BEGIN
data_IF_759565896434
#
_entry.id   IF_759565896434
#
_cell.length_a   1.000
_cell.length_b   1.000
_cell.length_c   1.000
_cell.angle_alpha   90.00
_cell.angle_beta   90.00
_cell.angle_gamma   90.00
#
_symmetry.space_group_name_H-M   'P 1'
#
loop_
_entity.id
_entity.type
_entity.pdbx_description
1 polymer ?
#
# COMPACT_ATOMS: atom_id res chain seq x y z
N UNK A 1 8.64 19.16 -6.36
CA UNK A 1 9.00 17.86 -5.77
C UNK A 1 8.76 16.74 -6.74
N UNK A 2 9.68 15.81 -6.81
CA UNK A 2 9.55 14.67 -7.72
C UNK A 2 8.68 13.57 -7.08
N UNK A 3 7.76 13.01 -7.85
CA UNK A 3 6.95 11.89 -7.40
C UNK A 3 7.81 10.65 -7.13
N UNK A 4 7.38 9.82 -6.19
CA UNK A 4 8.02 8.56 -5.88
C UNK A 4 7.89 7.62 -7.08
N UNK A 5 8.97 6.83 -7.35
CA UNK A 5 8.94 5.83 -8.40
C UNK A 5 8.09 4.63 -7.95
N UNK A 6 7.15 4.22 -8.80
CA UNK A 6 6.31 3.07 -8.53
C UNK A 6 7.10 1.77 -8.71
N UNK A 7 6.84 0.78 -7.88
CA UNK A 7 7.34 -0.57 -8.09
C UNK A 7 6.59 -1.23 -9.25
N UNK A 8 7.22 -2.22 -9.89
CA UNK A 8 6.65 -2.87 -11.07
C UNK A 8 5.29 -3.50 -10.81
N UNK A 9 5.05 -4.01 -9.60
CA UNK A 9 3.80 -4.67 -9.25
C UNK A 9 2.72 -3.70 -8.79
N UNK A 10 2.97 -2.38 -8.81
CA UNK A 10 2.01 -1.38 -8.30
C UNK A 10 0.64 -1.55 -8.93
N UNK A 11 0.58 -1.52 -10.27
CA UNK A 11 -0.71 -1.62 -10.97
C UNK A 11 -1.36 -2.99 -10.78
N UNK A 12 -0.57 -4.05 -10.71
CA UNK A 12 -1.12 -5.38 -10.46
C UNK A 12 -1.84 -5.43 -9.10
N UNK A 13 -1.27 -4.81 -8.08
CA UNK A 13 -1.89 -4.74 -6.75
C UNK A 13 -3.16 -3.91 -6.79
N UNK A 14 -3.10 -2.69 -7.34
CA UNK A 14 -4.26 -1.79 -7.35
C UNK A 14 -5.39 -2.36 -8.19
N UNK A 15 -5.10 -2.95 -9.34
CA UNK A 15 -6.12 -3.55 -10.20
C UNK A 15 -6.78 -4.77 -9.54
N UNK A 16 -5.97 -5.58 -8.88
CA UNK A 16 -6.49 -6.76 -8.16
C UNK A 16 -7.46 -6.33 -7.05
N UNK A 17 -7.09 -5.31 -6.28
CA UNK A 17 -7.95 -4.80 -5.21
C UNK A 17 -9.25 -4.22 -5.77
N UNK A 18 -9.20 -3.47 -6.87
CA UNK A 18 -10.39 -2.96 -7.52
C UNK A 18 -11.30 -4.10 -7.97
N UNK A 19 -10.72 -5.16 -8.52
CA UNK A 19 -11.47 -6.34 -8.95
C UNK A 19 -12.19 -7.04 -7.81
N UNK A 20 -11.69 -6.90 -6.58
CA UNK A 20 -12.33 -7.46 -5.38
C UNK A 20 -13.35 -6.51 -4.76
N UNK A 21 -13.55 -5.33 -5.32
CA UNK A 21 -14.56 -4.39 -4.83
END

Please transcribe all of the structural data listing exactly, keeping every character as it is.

data_IF_759565896434
#
_entry.id   IF_759565896434
#
_cell.length_a   1.000
_cell.length_b   1.000
_cell.length_c   1.000
_cell.angle_alpha   90.00
_cell.angle_beta   90.00
_cell.angle_gamma   90.00
#
_symmetry.space_group_name_H-M   'P 1'
#
loop_
_entity.id
_entity.type
_entity.pdbx_description
1 polymer ?
#
# COMPACT_ATOMS: atom_id res chain seq x y z
N UNK A 1 8.64 19.16 -6.36
CA UNK A 1 9.00 17.86 -5.77
C UNK A 1 8.76 16.74 -6.74
N UNK A 2 9.68 15.81 -6.81
CA UNK A 2 9.55 14.67 -7.72
C UNK A 2 8.68 13.57 -7.08
N UNK A 3 7.76 13.01 -7.85
CA UNK A 3 6.95 11.89 -7.40
C UNK A 3 7.81 10.65 -7.13
N UNK A 4 7.38 9.82 -6.19
CA UNK A 4 8.02 8.56 -5.88
C UNK A 4 7.89 7.62 -7.08
N UNK A 5 8.97 6.83 -7.35
CA UNK A 5 8.94 5.83 -8.40
C UNK A 5 8.09 4.63 -7.95
N UNK A 6 7.15 4.22 -8.80
CA UNK A 6 6.31 3.07 -8.53
C UNK A 6 7.10 1.77 -8.71
N UNK A 7 6.84 0.78 -7.88
CA UNK A 7 7.34 -0.57 -8.09
C UNK A 7 6.59 -1.23 -9.25
N UNK A 8 7.22 -2.22 -9.89
CA UNK A 8 6.65 -2.87 -11.07
C UNK A 8 5.29 -3.50 -10.81
N UNK A 9 5.05 -4.01 -9.60
CA UNK A 9 3.80 -4.67 -9.25
C UNK A 9 2.72 -3.70 -8.79
N UNK A 10 2.97 -2.38 -8.81
CA UNK A 10 2.01 -1.38 -8.30
C UNK A 10 0.64 -1.55 -8.93
N UNK A 11 0.58 -1.52 -10.27
CA UNK A 11 -0.71 -1.62 -10.97
C UNK A 11 -1.36 -2.99 -10.78
N UNK A 12 -0.57 -4.05 -10.71
CA UNK A 12 -1.12 -5.38 -10.46
C UNK A 12 -1.84 -5.43 -9.10
N UNK A 13 -1.27 -4.81 -8.08
CA UNK A 13 -1.89 -4.74 -6.75
C UNK A 13 -3.16 -3.91 -6.79
N UNK A 14 -3.10 -2.69 -7.34
CA UNK A 14 -4.26 -1.79 -7.35
C UNK A 14 -5.39 -2.36 -8.19
N UNK A 15 -5.10 -2.95 -9.34
CA UNK A 15 -6.12 -3.55 -10.20
C UNK A 15 -6.78 -4.77 -9.54
N UNK A 16 -5.97 -5.58 -8.88
CA UNK A 16 -6.49 -6.76 -8.16
C UNK A 16 -7.46 -6.33 -7.05
N UNK A 17 -7.09 -5.31 -6.28
CA UNK A 17 -7.95 -4.80 -5.21
C UNK A 17 -9.25 -4.22 -5.77
N UNK A 18 -9.20 -3.47 -6.87
CA UNK A 18 -10.39 -2.96 -7.52
C UNK A 18 -11.30 -4.10 -7.97
N UNK A 19 -10.72 -5.16 -8.52
CA UNK A 19 -11.47 -6.34 -8.95
C UNK A 19 -12.19 -7.04 -7.81
N UNK A 20 -11.69 -6.90 -6.58
CA UNK A 20 -12.33 -7.46 -5.38
C UNK A 20 -13.35 -6.51 -4.76
N UNK A 21 -13.55 -5.33 -5.32
CA UNK A 21 -14.56 -4.39 -4.83